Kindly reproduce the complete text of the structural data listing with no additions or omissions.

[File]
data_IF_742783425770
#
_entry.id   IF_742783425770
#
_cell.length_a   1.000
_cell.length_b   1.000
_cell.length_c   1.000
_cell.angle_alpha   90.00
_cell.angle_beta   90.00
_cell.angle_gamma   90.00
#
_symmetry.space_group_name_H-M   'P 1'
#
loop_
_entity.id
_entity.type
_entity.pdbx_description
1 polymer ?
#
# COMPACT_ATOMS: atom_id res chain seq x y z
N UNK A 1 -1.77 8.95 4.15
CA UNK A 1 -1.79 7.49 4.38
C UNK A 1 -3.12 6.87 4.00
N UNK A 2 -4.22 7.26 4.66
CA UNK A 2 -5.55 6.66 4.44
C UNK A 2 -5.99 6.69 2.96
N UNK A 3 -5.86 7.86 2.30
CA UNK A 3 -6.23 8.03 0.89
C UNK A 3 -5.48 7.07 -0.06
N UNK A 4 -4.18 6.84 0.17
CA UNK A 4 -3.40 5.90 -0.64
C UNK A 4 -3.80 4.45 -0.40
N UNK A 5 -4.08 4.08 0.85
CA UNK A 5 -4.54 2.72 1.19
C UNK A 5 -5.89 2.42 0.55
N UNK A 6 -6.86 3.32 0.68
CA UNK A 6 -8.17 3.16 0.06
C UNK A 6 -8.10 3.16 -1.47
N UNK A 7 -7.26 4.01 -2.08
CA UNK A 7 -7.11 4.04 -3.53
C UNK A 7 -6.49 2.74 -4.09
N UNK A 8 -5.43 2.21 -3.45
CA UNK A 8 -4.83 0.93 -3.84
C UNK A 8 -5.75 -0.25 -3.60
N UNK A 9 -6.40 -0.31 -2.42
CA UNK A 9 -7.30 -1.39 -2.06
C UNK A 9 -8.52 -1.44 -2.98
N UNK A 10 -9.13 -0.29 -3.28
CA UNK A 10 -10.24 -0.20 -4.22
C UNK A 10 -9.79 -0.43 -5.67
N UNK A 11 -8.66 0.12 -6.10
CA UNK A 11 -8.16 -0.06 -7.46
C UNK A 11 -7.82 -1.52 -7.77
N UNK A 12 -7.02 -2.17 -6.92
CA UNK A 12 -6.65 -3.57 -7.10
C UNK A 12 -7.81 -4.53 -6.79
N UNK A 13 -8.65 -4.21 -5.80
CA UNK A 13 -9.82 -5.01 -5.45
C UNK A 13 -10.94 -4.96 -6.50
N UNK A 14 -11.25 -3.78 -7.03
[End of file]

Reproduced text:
data_IF_742783425770
#
_entry.id   IF_742783425770
#
_cell.length_a   1.000
_cell.length_b   1.000
_cell.length_c   1.000
_cell.angle_alpha   90.00
_cell.angle_beta   90.00
_cell.angle_gamma   90.00
#
_symmetry.space_group_name_H-M   'P 1'
#
loop_
_entity.id
_entity.type
_entity.pdbx_description
1 polymer ?
#
# COMPACT_ATOMS: atom_id res chain seq x y z
N UNK A 1 -1.77 8.95 4.15
CA UNK A 1 -1.79 7.49 4.38
C UNK A 1 -3.12 6.87 4.00
N UNK A 2 -4.22 7.26 4.66
CA UNK A 2 -5.55 6.66 4.44
C UNK A 2 -5.99 6.69 2.96
N UNK A 3 -5.86 7.86 2.30
CA UNK A 3 -6.23 8.03 0.89
C UNK A 3 -5.48 7.07 -0.06
N UNK A 4 -4.18 6.84 0.17
CA UNK A 4 -3.40 5.90 -0.64
C UNK A 4 -3.80 4.45 -0.40
N UNK A 5 -4.08 4.08 0.85
CA UNK A 5 -4.54 2.72 1.19
C UNK A 5 -5.89 2.42 0.55
N UNK A 6 -6.86 3.32 0.68
CA UNK A 6 -8.17 3.16 0.06
C UNK A 6 -8.10 3.16 -1.47
N UNK A 7 -7.26 4.01 -2.08
CA UNK A 7 -7.11 4.04 -3.53
C UNK A 7 -6.49 2.74 -4.09
N UNK A 8 -5.43 2.21 -3.45
CA UNK A 8 -4.83 0.93 -3.84
C UNK A 8 -5.75 -0.25 -3.60
N UNK A 9 -6.40 -0.31 -2.42
CA UNK A 9 -7.30 -1.39 -2.06
C UNK A 9 -8.52 -1.44 -2.98
N UNK A 10 -9.13 -0.29 -3.28
CA UNK A 10 -10.24 -0.20 -4.22
C UNK A 10 -9.79 -0.43 -5.67
N UNK A 11 -8.66 0.12 -6.10
CA UNK A 11 -8.16 -0.06 -7.46
C UNK A 11 -7.82 -1.52 -7.77
N UNK A 12 -7.02 -2.17 -6.92
CA UNK A 12 -6.65 -3.57 -7.10
C UNK A 12 -7.81 -4.53 -6.79
N UNK A 13 -8.65 -4.21 -5.80
CA UNK A 13 -9.82 -5.01 -5.45
C UNK A 13 -10.94 -4.96 -6.50
N UNK A 14 -11.25 -3.78 -7.03